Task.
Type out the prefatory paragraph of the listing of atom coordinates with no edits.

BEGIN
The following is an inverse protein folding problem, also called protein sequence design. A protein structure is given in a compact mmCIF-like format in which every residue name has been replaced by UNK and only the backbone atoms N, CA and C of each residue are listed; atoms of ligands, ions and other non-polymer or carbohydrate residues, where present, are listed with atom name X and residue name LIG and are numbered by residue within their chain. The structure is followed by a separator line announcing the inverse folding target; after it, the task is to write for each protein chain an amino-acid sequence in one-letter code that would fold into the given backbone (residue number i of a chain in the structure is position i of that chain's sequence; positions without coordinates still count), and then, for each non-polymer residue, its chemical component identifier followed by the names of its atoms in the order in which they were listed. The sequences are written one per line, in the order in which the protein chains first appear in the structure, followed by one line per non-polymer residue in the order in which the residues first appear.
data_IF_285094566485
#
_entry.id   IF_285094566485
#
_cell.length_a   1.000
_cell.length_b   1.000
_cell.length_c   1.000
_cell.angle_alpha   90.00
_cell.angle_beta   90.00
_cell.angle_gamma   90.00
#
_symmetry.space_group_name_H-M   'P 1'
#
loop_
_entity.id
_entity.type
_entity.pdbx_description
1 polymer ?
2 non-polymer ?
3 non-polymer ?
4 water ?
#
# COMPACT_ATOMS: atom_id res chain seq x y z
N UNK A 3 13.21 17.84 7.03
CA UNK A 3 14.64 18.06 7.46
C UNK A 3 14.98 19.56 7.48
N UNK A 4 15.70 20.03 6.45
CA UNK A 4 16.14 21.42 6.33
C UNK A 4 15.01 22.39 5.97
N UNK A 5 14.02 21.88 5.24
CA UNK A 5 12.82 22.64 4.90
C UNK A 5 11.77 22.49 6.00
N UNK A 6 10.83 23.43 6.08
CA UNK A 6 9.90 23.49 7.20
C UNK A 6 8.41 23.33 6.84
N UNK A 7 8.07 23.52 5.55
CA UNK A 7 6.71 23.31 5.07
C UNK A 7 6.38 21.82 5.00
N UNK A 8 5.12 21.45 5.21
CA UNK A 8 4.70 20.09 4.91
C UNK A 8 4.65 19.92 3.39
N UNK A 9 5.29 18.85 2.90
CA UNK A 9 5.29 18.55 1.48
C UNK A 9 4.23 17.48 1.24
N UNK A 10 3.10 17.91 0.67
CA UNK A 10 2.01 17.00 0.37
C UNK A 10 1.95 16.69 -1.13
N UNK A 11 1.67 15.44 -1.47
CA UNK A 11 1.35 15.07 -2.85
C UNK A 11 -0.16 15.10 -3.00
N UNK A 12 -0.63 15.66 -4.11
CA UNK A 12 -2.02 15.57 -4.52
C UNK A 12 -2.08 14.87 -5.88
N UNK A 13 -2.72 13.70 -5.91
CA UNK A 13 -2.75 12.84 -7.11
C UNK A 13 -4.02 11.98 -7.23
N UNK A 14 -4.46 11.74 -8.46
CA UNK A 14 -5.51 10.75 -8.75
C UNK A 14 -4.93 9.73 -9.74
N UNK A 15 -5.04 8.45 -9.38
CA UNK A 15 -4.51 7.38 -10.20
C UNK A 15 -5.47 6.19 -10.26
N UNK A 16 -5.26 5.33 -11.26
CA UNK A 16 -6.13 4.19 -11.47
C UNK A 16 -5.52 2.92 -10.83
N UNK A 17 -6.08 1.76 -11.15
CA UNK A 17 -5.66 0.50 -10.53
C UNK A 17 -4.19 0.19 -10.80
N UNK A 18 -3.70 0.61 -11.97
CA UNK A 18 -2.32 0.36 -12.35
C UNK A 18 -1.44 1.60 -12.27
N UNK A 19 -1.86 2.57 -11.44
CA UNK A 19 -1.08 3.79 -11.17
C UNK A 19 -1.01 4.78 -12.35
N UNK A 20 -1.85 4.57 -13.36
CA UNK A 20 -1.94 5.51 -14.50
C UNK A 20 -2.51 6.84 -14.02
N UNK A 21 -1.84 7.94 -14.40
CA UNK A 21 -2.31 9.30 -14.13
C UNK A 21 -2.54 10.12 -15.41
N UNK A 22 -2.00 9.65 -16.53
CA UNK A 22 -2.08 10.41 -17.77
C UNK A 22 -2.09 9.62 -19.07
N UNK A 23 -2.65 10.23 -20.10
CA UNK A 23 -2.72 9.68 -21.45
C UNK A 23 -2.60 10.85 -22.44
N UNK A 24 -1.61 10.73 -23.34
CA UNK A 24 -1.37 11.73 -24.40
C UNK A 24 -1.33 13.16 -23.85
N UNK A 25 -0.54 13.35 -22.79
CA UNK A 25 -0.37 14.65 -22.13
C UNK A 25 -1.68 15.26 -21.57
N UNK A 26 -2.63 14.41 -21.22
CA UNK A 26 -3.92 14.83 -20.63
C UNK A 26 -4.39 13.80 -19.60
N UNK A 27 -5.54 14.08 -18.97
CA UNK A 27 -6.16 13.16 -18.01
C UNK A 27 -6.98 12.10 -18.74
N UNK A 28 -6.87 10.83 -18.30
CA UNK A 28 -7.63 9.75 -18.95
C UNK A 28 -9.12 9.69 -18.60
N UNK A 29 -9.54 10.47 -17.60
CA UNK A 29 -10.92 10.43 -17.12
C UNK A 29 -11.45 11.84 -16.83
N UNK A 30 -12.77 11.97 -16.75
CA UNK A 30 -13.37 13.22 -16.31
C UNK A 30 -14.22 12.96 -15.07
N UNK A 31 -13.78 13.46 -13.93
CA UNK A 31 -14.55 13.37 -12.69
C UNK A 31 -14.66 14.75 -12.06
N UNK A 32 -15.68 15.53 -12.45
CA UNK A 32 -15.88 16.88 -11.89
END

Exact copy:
The following is an inverse protein folding problem, also called protein sequence design. A protein structure is given in a compact mmCIF-like format in which every residue name has been replaced by UNK and only the backbone atoms N, CA and C of each residue are listed; atoms of ligands, ions and other non-polymer or carbohydrate residues, where present, are listed with atom name X and residue name LIG and are numbered by residue within their chain. The structure is followed by a separator line announcing the inverse folding target; after it, the task is to write for each protein chain an amino-acid sequence in one-letter code that would fold into the given backbone (residue number i of a chain in the structure is position i of that chain's sequence; positions without coordinates still count), and then, for each non-polymer residue, its chemical component identifier followed by the names of its atoms in the order in which they were listed. The sequences are written one per line, in the order in which the protein chains first appear in the structure, followed by one line per non-polymer residue in the order in which the residues first appear.